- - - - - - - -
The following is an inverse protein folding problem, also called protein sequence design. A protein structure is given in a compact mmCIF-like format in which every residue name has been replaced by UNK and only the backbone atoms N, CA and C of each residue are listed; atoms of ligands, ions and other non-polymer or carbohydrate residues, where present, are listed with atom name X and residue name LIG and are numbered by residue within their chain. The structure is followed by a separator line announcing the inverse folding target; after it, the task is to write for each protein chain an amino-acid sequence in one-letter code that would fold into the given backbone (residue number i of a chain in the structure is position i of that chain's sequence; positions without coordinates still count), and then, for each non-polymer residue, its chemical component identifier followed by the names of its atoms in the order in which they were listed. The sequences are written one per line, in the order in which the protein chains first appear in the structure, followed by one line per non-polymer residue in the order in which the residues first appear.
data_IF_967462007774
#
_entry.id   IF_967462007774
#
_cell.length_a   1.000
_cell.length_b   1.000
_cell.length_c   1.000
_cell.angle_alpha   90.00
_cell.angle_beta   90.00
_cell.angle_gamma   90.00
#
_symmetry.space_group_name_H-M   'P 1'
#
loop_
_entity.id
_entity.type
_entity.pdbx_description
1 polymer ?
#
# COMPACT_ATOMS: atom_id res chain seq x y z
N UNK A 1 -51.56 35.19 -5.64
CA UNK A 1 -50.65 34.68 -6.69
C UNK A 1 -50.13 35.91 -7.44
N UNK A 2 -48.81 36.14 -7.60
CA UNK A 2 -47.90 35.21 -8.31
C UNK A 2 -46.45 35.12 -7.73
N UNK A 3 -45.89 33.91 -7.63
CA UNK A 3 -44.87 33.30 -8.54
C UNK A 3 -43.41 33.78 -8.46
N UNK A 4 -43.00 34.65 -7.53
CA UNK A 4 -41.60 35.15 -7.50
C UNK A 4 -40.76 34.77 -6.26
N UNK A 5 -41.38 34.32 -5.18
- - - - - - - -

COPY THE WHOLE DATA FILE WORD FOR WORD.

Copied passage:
The following is an inverse protein folding problem, also called protein sequence design. A protein structure is given in a compact mmCIF-like format in which every residue name has been replaced by UNK and only the backbone atoms N, CA and C of each residue are listed; atoms of ligands, ions and other non-polymer or carbohydrate residues, where present, are listed with atom name X and residue name LIG and are numbered by residue within their chain. The structure is followed by a separator line announcing the inverse folding target; after it, the task is to write for each protein chain an amino-acid sequence in one-letter code that would fold into the given backbone (residue number i of a chain in the structure is position i of that chain's sequence; positions without coordinates still count), and then, for each non-polymer residue, its chemical component identifier followed by the names of its atoms in the order in which they were listed. The sequences are written one per line, in the order in which the protein chains first appear in the structure, followed by one line per non-polymer residue in the order in which the residues first appear.
data_IF_967462007774
#
_entry.id   IF_967462007774
#
_cell.length_a   1.000
_cell.length_b   1.000
_cell.length_c   1.000
_cell.angle_alpha   90.00
_cell.angle_beta   90.00
_cell.angle_gamma   90.00
#
_symmetry.space_group_name_H-M   'P 1'
#
loop_
_entity.id
_entity.type
_entity.pdbx_description
1 polymer ?
#
# COMPACT_ATOMS: atom_id res chain seq x y z
N UNK A 1 -51.56 35.19 -5.64
CA UNK A 1 -50.65 34.68 -6.69
C UNK A 1 -50.13 35.91 -7.44
N UNK A 2 -48.81 36.14 -7.60
CA UNK A 2 -47.90 35.21 -8.31
C UNK A 2 -46.45 35.12 -7.73
N UNK A 3 -45.89 33.91 -7.63
CA UNK A 3 -44.87 33.30 -8.54
C UNK A 3 -43.41 33.78 -8.46
N UNK A 4 -43.00 34.65 -7.53
CA UNK A 4 -41.60 35.15 -7.50
C UNK A 4 -40.76 34.77 -6.26
N UNK A 5 -41.38 34.32 -5.18